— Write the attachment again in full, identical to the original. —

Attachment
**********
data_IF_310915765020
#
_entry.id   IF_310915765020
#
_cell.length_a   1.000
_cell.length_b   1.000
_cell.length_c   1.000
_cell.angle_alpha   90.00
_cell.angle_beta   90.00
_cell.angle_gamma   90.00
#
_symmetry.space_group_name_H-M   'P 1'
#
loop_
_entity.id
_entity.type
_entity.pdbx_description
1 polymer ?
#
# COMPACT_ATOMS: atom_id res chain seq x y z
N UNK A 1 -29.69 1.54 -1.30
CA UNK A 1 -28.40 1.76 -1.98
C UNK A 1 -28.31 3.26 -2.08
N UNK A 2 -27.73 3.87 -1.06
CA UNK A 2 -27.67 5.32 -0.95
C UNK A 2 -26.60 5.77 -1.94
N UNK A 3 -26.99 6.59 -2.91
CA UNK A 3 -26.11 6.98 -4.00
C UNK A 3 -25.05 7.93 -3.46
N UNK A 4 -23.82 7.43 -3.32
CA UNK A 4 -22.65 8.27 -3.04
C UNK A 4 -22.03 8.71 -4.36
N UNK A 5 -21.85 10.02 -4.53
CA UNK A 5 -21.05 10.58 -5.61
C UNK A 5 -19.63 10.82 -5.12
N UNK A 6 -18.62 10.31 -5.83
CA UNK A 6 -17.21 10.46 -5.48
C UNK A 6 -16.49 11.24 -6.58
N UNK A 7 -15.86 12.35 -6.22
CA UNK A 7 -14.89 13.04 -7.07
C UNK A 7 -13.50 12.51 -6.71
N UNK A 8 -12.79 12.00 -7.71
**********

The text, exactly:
data_IF_310915765020
#
_entry.id   IF_310915765020
#
_cell.length_a   1.000
_cell.length_b   1.000
_cell.length_c   1.000
_cell.angle_alpha   90.00
_cell.angle_beta   90.00
_cell.angle_gamma   90.00
#
_symmetry.space_group_name_H-M   'P 1'
#
loop_
_entity.id
_entity.type
_entity.pdbx_description
1 polymer ?
#
# COMPACT_ATOMS: atom_id res chain seq x y z
N UNK A 1 -29.69 1.54 -1.30
CA UNK A 1 -28.40 1.76 -1.98
C UNK A 1 -28.31 3.26 -2.08
N UNK A 2 -27.73 3.87 -1.06
CA UNK A 2 -27.67 5.32 -0.95
C UNK A 2 -26.60 5.77 -1.94
N UNK A 3 -26.99 6.59 -2.91
CA UNK A 3 -26.11 6.98 -4.00
C UNK A 3 -25.05 7.93 -3.46
N UNK A 4 -23.82 7.43 -3.32
CA UNK A 4 -22.65 8.27 -3.04
C UNK A 4 -22.03 8.71 -4.36
N UNK A 5 -21.85 10.02 -4.53
CA UNK A 5 -21.05 10.58 -5.61
C UNK A 5 -19.63 10.82 -5.12
N UNK A 6 -18.62 10.31 -5.83
CA UNK A 6 -17.21 10.46 -5.48
C UNK A 6 -16.49 11.24 -6.58
N UNK A 7 -15.86 12.35 -6.22
CA UNK A 7 -14.89 13.04 -7.07
C UNK A 7 -13.50 12.51 -6.71
N UNK A 8 -12.79 12.00 -7.71